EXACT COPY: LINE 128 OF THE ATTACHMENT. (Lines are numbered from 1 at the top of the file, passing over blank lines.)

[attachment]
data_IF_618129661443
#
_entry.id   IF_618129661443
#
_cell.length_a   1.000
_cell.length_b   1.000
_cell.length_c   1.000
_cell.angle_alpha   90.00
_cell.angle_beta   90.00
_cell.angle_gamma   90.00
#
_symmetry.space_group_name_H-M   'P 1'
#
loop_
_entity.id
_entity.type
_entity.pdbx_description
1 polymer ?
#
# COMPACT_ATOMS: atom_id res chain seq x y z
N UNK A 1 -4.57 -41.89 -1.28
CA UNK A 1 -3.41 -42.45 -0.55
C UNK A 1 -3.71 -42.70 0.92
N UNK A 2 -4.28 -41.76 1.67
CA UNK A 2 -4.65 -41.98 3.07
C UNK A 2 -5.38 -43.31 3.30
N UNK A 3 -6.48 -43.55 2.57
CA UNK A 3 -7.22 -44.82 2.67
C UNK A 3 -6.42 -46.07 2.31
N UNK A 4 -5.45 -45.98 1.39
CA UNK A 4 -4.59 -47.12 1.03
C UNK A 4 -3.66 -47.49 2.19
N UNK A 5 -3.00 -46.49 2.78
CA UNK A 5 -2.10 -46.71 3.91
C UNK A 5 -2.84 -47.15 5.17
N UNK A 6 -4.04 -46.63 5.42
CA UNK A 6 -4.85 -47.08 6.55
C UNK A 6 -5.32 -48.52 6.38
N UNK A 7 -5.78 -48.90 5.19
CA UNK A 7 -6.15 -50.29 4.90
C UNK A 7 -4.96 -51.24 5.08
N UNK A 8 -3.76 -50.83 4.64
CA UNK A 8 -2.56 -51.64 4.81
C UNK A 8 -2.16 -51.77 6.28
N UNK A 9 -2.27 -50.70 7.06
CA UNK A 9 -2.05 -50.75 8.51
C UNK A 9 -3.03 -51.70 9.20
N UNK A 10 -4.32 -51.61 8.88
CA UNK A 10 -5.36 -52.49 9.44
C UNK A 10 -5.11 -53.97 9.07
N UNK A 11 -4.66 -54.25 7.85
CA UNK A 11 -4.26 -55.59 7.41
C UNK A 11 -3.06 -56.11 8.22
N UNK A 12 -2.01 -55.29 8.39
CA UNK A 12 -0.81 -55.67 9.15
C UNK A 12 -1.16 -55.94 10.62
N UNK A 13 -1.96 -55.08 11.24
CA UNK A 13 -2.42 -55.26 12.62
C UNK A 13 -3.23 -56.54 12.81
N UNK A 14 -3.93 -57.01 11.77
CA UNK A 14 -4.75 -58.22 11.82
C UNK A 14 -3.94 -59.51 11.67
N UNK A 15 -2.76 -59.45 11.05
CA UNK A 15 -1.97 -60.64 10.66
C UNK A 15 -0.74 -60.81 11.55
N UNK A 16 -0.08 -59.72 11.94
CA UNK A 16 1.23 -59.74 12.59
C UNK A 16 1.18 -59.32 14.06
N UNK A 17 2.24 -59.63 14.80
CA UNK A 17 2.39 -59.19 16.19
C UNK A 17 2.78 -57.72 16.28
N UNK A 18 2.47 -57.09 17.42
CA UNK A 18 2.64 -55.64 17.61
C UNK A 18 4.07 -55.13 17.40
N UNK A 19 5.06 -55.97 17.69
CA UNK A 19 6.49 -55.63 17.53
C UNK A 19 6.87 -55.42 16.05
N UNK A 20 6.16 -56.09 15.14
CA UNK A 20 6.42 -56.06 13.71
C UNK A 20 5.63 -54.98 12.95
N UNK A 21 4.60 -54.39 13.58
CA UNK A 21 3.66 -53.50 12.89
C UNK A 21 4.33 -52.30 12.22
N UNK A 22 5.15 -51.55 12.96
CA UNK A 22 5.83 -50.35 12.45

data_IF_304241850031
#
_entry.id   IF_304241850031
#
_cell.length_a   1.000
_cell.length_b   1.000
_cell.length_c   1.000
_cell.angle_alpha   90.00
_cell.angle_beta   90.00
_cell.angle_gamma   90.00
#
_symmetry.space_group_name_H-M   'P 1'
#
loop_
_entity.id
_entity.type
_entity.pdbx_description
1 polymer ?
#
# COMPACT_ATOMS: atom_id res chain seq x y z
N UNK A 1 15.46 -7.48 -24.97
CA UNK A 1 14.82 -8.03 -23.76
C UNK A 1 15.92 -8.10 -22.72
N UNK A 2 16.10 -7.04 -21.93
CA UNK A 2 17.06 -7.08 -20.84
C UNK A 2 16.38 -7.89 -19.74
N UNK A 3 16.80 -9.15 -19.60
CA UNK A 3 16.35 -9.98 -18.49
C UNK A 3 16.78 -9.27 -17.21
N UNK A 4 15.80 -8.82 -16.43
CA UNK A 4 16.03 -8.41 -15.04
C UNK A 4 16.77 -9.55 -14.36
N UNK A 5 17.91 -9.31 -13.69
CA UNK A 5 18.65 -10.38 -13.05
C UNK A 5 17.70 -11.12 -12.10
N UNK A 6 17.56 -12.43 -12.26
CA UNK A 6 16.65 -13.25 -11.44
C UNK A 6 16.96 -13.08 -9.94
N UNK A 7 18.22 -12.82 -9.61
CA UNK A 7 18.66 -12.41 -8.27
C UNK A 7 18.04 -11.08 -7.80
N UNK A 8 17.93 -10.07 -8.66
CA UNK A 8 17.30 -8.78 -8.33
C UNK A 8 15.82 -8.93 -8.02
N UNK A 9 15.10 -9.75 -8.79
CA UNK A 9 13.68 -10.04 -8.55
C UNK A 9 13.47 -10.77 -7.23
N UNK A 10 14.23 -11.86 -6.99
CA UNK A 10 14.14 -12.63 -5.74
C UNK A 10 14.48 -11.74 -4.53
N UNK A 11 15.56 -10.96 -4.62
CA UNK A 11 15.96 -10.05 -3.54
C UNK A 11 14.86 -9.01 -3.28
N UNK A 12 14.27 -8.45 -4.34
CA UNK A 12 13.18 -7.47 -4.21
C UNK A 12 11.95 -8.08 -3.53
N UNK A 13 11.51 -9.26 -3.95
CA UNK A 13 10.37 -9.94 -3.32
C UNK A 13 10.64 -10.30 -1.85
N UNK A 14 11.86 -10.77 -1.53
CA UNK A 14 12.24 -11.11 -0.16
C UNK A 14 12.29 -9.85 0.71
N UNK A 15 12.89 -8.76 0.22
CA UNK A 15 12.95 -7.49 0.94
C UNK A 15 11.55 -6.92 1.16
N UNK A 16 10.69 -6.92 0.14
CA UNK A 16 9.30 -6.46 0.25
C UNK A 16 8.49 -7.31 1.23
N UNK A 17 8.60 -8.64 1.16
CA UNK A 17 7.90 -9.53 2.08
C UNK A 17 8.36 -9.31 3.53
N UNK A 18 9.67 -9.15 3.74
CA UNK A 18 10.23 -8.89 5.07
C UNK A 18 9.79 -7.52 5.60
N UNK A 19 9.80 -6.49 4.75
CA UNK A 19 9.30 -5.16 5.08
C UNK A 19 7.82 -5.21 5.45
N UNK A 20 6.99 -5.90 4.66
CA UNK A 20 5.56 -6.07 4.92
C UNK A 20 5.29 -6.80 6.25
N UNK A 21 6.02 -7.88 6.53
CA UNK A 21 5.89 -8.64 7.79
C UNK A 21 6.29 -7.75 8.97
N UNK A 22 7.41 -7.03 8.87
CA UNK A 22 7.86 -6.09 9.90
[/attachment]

CA UNK A 8 17.30 -8.78 -8.33